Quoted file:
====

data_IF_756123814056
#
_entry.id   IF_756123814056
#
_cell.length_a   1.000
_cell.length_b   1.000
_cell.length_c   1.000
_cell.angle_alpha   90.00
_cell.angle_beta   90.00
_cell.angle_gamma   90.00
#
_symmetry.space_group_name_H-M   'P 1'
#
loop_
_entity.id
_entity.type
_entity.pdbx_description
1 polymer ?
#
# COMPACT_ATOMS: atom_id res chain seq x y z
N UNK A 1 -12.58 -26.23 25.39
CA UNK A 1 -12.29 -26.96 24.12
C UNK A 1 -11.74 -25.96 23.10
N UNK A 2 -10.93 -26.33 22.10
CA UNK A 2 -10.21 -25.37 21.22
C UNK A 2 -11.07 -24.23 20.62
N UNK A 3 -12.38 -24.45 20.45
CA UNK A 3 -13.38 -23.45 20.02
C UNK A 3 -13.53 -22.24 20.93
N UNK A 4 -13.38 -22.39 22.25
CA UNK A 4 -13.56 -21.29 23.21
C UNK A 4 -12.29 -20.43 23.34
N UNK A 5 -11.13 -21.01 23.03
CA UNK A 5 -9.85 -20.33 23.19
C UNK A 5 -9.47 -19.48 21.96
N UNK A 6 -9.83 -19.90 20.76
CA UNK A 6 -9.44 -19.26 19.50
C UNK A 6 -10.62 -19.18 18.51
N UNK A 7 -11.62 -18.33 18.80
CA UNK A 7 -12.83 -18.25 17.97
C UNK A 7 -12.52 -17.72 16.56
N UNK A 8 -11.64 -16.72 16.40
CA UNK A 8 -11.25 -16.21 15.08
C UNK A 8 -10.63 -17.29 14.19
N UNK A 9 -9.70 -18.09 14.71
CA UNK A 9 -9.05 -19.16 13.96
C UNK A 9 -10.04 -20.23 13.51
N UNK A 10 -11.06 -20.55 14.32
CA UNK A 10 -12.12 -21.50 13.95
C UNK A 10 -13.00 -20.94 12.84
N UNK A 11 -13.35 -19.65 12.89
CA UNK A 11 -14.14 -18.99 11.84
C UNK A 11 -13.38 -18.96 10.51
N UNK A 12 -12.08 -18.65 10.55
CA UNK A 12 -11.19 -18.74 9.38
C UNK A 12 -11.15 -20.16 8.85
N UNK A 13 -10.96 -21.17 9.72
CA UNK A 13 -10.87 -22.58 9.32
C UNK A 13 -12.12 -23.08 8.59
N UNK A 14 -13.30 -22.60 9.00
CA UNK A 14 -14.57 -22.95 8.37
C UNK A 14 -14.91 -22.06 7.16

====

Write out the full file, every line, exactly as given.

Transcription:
data_IF_756123814056
#
_entry.id   IF_756123814056
#
_cell.length_a   1.000
_cell.length_b   1.000
_cell.length_c   1.000
_cell.angle_alpha   90.00
_cell.angle_beta   90.00
_cell.angle_gamma   90.00
#
_symmetry.space_group_name_H-M   'P 1'
#
loop_
_entity.id
_entity.type
_entity.pdbx_description
1 polymer ?
#
# COMPACT_ATOMS: atom_id res chain seq x y z
N UNK A 1 -12.58 -26.23 25.39
CA UNK A 1 -12.29 -26.96 24.12
C UNK A 1 -11.74 -25.96 23.10
N UNK A 2 -10.93 -26.33 22.10
CA UNK A 2 -10.21 -25.37 21.22
C UNK A 2 -11.07 -24.23 20.62
N UNK A 3 -12.38 -24.45 20.45
CA UNK A 3 -13.38 -23.45 20.02
C UNK A 3 -13.53 -22.24 20.93
N UNK A 4 -13.38 -22.39 22.25
CA UNK A 4 -13.56 -21.29 23.21
C UNK A 4 -12.29 -20.43 23.34
N UNK A 5 -11.13 -21.01 23.03
CA UNK A 5 -9.85 -20.33 23.19
C UNK A 5 -9.47 -19.48 21.96
N UNK A 6 -9.83 -19.90 20.76
CA UNK A 6 -9.44 -19.26 19.50
C UNK A 6 -10.62 -19.18 18.51
N UNK A 7 -11.62 -18.33 18.80
CA UNK A 7 -12.83 -18.25 17.97
C UNK A 7 -12.52 -17.72 16.56
N UNK A 8 -11.64 -16.72 16.40
CA UNK A 8 -11.25 -16.21 15.08
C UNK A 8 -10.63 -17.29 14.19
N UNK A 9 -9.70 -18.09 14.71
CA UNK A 9 -9.05 -19.16 13.96
C UNK A 9 -10.04 -20.23 13.51
N UNK A 10 -11.06 -20.55 14.32
CA UNK A 10 -12.12 -21.50 13.95
C UNK A 10 -13.00 -20.94 12.84
N UNK A 11 -13.35 -19.65 12.89
CA UNK A 11 -14.14 -18.99 11.84
C UNK A 11 -13.38 -18.96 10.51
N UNK A 12 -12.08 -18.65 10.55
CA UNK A 12 -11.19 -18.74 9.38
C UNK A 12 -11.15 -20.16 8.85
N UNK A 13 -10.96 -21.17 9.72
CA UNK A 13 -10.87 -22.58 9.32
C UNK A 13 -12.12 -23.08 8.59
N UNK A 14 -13.30 -22.60 9.00
CA UNK A 14 -14.57 -22.95 8.37
C UNK A 14 -14.91 -22.06 7.16